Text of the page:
Horses can only communicate their pain, or distress through their actions, they have no other language. In general, they are incredibly stoic creatures who will try their very best despite the limitations of their bodies, or our, sometimes vague, aids. If your horse cannot do something that you ask of him, it is not a personal insult! He is simply trying to communicate with you, in the only manner that he knows how, and it is up to us to listen.

There are many exercises that you can do on the ground before you get anywhere near riding that will help you to listen to what he is trying to say to you. Can he bend his neck equally to both sides? There are many excellent resources available showing you how to do simple carrot stretches (beware of your fingers!). When turned in a tight circle do his hind legs step under to the same degree on both reins? Does he track up evenly when walked and trotted in-hand? Any difference on the left and right side in-hand will be likely to provide you with the key to why he is struggling with ridden work.

So, the next time you are feeling frustrated by apparent naughtiness in your horse’s behaviour, take a moment to stop. Take a moment to listen to your horse, and think about what he is trying to say. Our horses are always talking to us, when we take the time to listen, we might hear what they are trying to say.

Supporting your horses digestive tract health

By guest blogger Emma Hardy, PhD, of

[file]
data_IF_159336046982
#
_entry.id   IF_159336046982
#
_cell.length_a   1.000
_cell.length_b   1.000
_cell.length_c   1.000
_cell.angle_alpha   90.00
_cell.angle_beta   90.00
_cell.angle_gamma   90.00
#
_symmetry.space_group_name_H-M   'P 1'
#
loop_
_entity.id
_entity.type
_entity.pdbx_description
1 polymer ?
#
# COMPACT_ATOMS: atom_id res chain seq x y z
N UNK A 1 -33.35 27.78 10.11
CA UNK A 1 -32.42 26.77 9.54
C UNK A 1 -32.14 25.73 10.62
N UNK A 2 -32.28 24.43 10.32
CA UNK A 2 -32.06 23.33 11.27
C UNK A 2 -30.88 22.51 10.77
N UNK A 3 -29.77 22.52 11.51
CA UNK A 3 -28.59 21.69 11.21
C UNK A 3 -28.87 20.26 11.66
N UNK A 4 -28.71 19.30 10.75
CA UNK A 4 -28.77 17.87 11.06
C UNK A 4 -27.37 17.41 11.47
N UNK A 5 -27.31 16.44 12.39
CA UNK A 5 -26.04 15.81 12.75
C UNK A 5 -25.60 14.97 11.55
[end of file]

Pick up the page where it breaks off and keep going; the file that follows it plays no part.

This is the second in a two-part series looking at the health of the equine digestive tract. In the first article we focused on what can go wrong, how to spot the signs and how the SUCCEED Equine Fecal Blood Test (FBT) kit can help vets to identify an issue and contribute to a diagnosis. This blog entry moves on to the next steps in discussing how we can facilitate recovery from a gastrointestinal tract problem, and looks at the preventative approaches to supporting optimal digestive health.

Challenging the routine approach to digestive tract problems

As many of us are only too aware, gastrointestinal tract issues are common and diagnosis is not always straightforward. Recognising and understanding the signs and symptoms is the crucial first step, and sometimes requires a bit of “thinking outside the box”. The problem is that common clinical signs can be unreliable as the basis of a diagnosis. Many clinical signs commonly associated with digestive tract issues, such as weight loss or diarrhoea, may also be associated with other conditions. Other issues, such as lameness or subtle changes to the quality of work when ridden, may be clues to an underlying GI health issue, but are not commonly associated with digestive health. To add to the confusion, the symptoms of gastric complaints, such as ulcers, can appear from the outside to be similar to those related to intestinal issues, despite the causes and treatments being very different.